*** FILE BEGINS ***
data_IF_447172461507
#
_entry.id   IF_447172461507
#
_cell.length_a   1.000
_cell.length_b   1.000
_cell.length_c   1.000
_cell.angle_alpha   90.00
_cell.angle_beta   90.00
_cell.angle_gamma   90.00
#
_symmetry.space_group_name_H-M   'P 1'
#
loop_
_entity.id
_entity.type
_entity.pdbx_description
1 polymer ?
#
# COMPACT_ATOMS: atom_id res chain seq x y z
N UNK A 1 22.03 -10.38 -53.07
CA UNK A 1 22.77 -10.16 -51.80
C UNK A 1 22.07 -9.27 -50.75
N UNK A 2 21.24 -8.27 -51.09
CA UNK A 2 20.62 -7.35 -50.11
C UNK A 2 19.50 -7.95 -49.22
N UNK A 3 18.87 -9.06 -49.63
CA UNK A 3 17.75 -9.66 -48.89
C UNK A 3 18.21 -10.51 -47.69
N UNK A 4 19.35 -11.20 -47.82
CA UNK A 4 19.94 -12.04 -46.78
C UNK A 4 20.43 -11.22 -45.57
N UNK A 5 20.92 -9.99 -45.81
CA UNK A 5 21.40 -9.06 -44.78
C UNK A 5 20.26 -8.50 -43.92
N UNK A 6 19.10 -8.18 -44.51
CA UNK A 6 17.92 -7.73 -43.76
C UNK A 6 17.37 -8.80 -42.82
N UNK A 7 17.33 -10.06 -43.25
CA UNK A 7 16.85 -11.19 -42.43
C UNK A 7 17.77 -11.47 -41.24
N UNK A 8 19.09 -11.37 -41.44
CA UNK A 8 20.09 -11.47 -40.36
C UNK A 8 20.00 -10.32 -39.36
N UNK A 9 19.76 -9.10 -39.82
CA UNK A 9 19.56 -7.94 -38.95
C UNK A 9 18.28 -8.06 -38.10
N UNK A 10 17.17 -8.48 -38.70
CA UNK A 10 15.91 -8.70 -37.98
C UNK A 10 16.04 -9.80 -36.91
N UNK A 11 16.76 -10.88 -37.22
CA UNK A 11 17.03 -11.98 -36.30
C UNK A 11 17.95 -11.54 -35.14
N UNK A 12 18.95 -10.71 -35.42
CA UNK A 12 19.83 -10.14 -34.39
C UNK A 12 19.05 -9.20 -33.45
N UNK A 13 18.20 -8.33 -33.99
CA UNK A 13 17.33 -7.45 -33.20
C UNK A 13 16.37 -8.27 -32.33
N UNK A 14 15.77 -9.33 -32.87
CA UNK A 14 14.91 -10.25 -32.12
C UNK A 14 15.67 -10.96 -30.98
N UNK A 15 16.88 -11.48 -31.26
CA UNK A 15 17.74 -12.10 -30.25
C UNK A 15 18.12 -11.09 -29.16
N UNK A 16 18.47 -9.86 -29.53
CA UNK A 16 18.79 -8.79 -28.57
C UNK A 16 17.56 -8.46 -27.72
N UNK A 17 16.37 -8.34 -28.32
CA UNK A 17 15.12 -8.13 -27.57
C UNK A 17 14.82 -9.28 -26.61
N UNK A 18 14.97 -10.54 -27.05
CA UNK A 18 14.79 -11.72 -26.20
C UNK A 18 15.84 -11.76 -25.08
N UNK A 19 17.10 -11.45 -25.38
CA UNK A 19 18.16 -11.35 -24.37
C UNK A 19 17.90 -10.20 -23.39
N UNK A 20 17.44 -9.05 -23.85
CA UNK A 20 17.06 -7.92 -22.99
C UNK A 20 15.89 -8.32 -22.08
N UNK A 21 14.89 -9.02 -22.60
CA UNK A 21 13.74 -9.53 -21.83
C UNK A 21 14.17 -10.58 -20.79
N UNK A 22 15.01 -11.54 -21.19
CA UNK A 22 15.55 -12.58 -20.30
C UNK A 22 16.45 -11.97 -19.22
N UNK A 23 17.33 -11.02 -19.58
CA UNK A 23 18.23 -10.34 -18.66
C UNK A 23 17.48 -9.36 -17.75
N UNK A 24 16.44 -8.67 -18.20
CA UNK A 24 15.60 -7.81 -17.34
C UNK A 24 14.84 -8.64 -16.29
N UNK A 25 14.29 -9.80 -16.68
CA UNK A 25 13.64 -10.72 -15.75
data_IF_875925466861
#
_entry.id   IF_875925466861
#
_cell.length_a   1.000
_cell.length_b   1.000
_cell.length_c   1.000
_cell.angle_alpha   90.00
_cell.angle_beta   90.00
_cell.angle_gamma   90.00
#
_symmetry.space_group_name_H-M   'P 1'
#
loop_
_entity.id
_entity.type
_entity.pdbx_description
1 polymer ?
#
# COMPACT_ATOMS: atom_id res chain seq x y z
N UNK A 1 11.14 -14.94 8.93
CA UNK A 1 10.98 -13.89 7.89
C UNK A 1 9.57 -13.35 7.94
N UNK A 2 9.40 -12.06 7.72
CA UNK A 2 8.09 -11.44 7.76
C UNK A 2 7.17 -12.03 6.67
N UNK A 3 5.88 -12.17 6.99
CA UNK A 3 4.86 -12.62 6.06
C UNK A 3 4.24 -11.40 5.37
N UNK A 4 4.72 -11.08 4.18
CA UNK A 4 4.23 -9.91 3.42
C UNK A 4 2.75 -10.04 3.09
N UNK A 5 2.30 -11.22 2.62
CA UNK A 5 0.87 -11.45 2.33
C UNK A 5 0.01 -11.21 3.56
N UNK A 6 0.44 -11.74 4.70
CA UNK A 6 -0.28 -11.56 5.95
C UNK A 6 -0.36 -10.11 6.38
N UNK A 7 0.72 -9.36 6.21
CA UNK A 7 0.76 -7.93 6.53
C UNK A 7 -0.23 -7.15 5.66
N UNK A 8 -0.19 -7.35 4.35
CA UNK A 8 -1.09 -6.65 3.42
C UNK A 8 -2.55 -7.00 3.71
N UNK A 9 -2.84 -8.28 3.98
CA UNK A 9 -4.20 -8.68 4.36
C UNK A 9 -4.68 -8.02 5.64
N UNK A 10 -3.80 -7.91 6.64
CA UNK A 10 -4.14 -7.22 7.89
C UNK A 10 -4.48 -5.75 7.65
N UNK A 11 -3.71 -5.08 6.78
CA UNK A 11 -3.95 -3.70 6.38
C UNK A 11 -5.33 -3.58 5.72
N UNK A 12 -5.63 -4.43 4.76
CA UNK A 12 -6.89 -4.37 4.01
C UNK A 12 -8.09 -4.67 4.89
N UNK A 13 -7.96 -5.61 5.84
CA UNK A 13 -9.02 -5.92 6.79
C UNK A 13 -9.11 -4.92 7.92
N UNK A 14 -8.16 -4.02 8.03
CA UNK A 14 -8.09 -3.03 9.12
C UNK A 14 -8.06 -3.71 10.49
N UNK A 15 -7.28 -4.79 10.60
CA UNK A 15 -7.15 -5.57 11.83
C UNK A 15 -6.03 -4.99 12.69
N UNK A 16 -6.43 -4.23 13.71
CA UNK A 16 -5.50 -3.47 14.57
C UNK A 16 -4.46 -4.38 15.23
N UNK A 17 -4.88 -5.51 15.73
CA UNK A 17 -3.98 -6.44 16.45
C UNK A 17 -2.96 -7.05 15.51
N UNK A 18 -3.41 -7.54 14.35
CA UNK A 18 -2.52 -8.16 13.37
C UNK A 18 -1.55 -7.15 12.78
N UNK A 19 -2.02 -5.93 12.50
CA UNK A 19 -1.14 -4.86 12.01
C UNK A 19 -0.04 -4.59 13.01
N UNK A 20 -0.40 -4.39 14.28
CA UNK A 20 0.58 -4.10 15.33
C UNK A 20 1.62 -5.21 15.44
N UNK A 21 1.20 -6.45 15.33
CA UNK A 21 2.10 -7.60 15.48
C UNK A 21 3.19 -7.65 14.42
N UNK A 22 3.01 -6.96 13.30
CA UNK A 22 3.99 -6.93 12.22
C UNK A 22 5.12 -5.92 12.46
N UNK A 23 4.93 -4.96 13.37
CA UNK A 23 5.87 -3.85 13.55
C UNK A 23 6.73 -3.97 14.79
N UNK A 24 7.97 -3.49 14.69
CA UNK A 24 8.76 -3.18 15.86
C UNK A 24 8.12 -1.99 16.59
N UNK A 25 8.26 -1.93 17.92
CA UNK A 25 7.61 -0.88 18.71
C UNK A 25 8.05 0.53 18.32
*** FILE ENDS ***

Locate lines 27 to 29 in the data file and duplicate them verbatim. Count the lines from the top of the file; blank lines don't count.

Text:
N UNK A 3 18.87 -9.06 -49.63
CA UNK A 3 17.75 -9.66 -48.89
C UNK A 3 18.21 -10.51 -47.69